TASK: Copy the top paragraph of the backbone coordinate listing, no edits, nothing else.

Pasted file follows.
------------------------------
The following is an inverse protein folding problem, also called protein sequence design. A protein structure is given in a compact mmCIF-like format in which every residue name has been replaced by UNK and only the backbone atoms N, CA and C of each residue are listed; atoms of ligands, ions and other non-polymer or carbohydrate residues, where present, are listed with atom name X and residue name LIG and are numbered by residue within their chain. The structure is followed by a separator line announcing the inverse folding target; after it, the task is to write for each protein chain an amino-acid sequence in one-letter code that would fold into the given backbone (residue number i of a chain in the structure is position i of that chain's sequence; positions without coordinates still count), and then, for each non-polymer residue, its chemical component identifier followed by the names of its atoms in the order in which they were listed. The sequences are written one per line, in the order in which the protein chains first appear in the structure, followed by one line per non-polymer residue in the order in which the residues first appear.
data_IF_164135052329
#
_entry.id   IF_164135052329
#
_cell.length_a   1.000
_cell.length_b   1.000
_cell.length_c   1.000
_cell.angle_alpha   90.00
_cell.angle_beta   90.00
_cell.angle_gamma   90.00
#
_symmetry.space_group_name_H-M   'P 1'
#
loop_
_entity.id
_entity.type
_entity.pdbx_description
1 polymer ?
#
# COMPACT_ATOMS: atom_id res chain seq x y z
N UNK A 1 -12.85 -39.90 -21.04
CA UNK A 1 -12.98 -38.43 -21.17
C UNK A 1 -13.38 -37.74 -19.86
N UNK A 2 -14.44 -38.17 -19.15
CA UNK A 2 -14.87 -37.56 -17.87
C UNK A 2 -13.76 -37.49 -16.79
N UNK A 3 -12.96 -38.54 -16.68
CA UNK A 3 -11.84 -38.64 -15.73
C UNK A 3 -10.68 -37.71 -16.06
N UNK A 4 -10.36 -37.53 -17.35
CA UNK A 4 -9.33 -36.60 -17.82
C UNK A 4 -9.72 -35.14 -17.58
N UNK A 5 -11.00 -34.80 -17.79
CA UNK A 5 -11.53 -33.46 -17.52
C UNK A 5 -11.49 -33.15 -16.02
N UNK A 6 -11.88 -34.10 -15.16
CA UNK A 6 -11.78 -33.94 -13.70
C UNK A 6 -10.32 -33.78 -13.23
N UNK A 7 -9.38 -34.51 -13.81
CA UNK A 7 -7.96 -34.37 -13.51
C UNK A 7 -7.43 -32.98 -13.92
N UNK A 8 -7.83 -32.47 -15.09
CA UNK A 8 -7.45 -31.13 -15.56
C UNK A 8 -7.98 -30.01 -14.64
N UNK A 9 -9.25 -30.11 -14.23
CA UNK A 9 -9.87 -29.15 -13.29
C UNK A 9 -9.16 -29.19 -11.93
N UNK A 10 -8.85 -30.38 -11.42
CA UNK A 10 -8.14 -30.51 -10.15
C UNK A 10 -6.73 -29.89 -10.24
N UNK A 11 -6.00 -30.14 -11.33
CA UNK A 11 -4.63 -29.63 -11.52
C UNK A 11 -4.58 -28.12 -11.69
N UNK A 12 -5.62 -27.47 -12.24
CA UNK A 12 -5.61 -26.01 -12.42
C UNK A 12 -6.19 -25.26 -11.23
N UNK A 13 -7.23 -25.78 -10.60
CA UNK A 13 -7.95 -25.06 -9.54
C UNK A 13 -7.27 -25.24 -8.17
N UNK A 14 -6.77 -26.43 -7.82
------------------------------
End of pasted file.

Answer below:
The following is an inverse protein folding problem, also called protein sequence design. A protein structure is given in a compact mmCIF-like format in which every residue name has been replaced by UNK and only the backbone atoms N, CA and C of each residue are listed; atoms of ligands, ions and other non-polymer or carbohydrate residues, where present, are listed with atom name X and residue name LIG and are numbered by residue within their chain. The structure is followed by a separator line announcing the inverse folding target; after it, the task is to write for each protein chain an amino-acid sequence in one-letter code that would fold into the given backbone (residue number i of a chain in the structure is position i of that chain's sequence; positions without coordinates still count), and then, for each non-polymer residue, its chemical component identifier followed by the names of its atoms in the order in which they were listed. The sequences are written one per line, in the order in which the protein chains first appear in the structure, followed by one line per non-polymer residue in the order in which the residues first appear.